Thanks again for listening. I think this thread is going to become my 'anxiety diary'.

Have a nice weekend all!

Love,

Rae
0 Replies
 
jespah
 
  1  
Reply Sat 27 Dec, 2003 12:18 pm
Hey there!

I know from panic attacks; I used to have them in my job in Providence (1994) and also at some times in an insurance job in Mass. (probably mainly from 1997 - 1999. I had the job longer than that, but that's when the stress was at its highest). Couldn't breathe, pounding heart, very, very frightened.

Currently, I'm also looking for work, so I know from that, too. And there's a feeling sometimes, hey, it's nice being home and out there, there are scary and uncontrollable things. Plus, I'm in school right now, so there's stress there - e. g. I don't want to go to school, or the material feels too difficult or the like. One of the reasons I'm going to school, though, is to get myself out of the house. Never mind that it will help me in my job search (it will!) - the bottom line is, it's important to get out and do something. it almost doesn't matter what it is.

Perhaps you could do something far less stressful to start? I know you're in Florida - is the weather still decent? How 'bout walks? Just little walks, nothing big. Around the block, to the park, whatever. The ocean is lovely and can be very calming. Another idea is just to go out and drive - just be out, even if you don't get out of the car. Just give yourself different scenery. It does help. Eventually, you can work your way to other things.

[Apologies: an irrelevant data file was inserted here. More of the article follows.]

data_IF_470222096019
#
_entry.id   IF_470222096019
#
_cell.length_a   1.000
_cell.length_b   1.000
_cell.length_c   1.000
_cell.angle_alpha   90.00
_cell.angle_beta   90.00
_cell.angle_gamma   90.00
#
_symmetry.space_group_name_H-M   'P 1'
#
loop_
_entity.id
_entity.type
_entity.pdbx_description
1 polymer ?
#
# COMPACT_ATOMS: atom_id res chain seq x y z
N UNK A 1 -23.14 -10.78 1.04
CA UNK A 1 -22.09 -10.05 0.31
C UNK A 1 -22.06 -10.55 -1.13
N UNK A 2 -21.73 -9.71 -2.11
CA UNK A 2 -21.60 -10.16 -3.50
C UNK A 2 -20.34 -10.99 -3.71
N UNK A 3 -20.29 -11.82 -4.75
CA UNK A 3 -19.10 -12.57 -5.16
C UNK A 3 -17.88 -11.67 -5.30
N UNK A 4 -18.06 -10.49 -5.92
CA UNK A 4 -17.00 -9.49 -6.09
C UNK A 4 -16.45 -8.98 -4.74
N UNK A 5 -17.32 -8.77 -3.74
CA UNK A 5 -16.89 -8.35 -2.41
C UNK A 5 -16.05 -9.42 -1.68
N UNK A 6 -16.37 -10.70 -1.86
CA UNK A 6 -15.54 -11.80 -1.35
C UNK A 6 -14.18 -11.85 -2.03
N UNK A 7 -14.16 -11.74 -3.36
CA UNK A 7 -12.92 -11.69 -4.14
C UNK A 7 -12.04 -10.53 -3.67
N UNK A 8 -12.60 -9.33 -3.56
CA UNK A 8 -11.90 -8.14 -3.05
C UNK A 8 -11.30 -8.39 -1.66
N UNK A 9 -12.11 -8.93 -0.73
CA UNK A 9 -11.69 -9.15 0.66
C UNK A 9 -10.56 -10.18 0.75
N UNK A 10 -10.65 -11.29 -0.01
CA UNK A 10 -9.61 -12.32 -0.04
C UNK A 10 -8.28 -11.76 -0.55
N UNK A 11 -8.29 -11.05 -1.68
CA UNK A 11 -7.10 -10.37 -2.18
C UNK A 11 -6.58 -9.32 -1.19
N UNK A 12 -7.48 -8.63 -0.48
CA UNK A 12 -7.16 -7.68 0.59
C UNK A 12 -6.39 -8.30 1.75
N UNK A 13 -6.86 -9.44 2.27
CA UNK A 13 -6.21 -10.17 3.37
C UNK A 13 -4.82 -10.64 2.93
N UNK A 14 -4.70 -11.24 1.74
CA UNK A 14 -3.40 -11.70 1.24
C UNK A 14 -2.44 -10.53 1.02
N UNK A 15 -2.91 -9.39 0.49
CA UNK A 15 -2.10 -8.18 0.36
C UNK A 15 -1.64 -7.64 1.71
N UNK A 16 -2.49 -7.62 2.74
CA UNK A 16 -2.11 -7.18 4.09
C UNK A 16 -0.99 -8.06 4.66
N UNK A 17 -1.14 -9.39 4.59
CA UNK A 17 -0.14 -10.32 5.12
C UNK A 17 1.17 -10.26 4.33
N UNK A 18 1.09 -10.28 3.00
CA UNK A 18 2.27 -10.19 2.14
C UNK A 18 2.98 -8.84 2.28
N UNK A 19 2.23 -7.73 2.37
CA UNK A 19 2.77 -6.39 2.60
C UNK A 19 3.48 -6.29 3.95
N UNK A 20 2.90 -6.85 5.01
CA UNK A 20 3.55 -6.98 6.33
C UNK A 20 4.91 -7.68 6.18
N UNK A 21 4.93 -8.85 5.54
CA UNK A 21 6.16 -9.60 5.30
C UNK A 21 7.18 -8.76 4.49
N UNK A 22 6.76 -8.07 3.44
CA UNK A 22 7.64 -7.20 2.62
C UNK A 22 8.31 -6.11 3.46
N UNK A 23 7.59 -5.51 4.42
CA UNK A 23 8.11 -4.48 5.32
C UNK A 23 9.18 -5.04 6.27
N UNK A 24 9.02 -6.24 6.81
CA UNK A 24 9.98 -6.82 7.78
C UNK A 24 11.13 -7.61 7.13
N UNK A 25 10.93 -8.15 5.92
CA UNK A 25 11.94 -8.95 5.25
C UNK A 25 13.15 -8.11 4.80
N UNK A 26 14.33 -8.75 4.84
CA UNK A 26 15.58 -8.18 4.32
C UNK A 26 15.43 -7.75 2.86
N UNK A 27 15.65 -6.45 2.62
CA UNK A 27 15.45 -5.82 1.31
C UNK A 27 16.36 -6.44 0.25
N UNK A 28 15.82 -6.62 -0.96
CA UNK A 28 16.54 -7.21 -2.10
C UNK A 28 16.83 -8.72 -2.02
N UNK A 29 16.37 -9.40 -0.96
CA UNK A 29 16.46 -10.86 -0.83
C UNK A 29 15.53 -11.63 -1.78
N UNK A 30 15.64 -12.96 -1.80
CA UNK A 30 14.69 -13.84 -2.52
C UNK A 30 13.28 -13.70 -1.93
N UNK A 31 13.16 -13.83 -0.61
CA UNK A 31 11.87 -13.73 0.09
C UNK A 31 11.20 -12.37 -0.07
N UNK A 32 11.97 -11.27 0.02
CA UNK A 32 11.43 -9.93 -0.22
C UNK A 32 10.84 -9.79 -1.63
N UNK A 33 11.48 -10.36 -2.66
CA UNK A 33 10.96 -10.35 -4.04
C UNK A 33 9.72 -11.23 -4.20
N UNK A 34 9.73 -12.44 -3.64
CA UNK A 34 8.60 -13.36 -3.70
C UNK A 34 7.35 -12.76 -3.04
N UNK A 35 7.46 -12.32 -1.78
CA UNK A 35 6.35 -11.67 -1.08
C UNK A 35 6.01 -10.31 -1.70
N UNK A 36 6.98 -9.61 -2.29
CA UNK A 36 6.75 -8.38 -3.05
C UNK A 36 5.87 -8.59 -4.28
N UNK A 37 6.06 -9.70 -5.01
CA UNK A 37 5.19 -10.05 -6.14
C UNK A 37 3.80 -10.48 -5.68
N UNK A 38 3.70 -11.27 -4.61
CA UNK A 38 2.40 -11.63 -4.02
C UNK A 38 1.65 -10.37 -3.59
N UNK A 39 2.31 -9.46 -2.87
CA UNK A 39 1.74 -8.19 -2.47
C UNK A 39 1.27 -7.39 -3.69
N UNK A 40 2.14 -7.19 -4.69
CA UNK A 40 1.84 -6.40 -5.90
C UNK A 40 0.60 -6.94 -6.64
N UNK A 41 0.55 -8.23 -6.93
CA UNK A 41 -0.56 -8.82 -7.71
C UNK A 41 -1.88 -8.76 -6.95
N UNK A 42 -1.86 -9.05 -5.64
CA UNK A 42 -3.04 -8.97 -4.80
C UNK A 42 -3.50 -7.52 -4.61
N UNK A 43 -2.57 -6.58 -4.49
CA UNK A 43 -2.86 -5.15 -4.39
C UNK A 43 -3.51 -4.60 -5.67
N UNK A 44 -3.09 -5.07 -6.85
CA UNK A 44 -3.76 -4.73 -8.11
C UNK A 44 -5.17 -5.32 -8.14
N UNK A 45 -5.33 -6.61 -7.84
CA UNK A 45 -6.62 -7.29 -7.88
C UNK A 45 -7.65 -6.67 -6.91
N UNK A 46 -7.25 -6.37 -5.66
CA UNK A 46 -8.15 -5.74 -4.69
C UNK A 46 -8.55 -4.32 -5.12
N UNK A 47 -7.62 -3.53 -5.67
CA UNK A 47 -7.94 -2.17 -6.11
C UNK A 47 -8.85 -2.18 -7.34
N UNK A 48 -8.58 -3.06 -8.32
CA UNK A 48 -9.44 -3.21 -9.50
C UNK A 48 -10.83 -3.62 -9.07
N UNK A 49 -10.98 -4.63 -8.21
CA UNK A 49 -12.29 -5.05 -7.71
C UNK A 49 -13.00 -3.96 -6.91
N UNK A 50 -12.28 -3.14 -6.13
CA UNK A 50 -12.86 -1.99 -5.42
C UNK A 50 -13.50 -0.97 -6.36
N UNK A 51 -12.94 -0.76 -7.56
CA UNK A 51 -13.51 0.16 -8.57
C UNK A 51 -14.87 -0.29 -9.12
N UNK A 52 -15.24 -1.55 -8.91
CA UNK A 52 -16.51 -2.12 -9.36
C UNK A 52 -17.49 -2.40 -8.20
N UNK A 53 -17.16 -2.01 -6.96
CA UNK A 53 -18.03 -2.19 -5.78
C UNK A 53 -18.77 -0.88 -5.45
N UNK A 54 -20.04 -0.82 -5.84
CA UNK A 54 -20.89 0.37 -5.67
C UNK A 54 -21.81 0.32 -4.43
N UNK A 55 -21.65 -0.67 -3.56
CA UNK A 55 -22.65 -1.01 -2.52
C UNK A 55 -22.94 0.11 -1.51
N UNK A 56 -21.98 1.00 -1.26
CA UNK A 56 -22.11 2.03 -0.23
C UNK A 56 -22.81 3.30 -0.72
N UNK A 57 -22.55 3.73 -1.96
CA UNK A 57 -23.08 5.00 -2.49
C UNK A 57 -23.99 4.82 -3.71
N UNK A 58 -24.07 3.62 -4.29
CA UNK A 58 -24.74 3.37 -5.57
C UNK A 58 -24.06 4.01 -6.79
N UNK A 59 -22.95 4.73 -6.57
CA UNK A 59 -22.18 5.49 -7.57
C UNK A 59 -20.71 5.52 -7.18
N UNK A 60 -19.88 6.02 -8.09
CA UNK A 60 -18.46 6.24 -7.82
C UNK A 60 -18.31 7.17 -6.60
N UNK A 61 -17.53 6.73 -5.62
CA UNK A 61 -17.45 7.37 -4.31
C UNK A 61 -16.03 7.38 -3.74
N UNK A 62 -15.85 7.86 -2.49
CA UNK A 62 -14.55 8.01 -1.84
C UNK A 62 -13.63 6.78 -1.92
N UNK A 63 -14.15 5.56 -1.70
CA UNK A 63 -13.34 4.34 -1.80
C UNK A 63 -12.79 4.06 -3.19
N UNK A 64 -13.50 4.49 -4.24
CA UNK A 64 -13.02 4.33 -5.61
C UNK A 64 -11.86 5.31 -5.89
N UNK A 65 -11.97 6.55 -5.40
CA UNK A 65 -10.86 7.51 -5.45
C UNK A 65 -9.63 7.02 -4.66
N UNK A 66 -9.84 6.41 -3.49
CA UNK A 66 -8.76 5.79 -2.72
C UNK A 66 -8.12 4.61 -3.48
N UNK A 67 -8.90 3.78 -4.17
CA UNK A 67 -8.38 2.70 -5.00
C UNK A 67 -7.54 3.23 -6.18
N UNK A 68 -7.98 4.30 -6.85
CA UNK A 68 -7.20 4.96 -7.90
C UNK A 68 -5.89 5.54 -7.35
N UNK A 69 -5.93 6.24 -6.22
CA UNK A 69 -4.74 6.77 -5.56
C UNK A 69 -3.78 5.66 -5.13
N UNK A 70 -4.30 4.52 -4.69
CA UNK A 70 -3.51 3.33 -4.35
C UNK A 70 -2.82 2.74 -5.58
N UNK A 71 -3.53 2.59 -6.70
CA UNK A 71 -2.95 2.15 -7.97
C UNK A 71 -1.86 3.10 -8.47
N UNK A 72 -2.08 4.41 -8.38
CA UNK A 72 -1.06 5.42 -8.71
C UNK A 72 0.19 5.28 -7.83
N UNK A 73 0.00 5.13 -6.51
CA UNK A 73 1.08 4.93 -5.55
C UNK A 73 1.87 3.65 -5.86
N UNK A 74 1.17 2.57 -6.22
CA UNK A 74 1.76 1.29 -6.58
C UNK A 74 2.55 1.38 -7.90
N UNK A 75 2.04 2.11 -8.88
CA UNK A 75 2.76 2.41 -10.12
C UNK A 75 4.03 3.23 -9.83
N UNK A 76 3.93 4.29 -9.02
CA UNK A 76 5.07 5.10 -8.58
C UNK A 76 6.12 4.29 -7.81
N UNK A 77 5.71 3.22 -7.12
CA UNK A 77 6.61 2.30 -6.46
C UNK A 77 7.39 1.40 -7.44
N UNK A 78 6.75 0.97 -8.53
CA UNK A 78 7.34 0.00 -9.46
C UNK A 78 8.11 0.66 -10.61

We're with you.
0 Replies
 
Phoenix32890
 
  1  
Reply Sat 27 Dec, 2003 12:18 pm
Rae- The job market DOES open up in January and February. Most people don't want to leave around the holidays, and are waiting for Christmas bonuses. Then they leave, at the first of the year. Early in the year is one of the biggest times of job change (the other is after Labor Day).

I like the idea of the rubber band. Stuff like that can be very helpful.
0 Replies
 
Rae
 
  1  
Reply Sat 27 Dec, 2003 12:31 pm
Thanks, jespah, for sharing your story and for your support. Mom has been a great help in going with me just to get out of the house. We started walking about a month ago, but that went downhill because we got a good scare from what we assumed to be a crazy guy. Santa brought us both headlights for our bikes and as soon as I can a new back tire, we'll continue with the exercising.

I am also going back to school.....sort of. My sister is a registered nurse and she came aross a correspondence class for medical billing (from an accredited school)......my wonderful Dad paid for it all. Even though I'm taking the class at home, at least I'm doing something to better my chances in the working world.

Thanks, Phoenix. The rubberband trick works ~ it hurts sometimes, but at least it makes me forget my anxiety for a bit!
0 Replies
 
littlek
 
  1  
Reply Sat 27 Dec, 2003 12:32 pm
I love that rubber-band trick. Did you come up with that by yourself?
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Rae
 
  1  
Reply Sat 27 Dec, 2003 12:35 pm
Actually, the rubberband trick came from my counselor. She also taught me about desensitization teqniques which are amazing. If I'm afraid to go somewhere, she asks that I at least go and sit in my car. Go again the next day and try to get out of my car, and so on. It works.
0 Replies
 
littlek
 
  2  
Reply Sat 27 Dec, 2003 12:39 pm
great!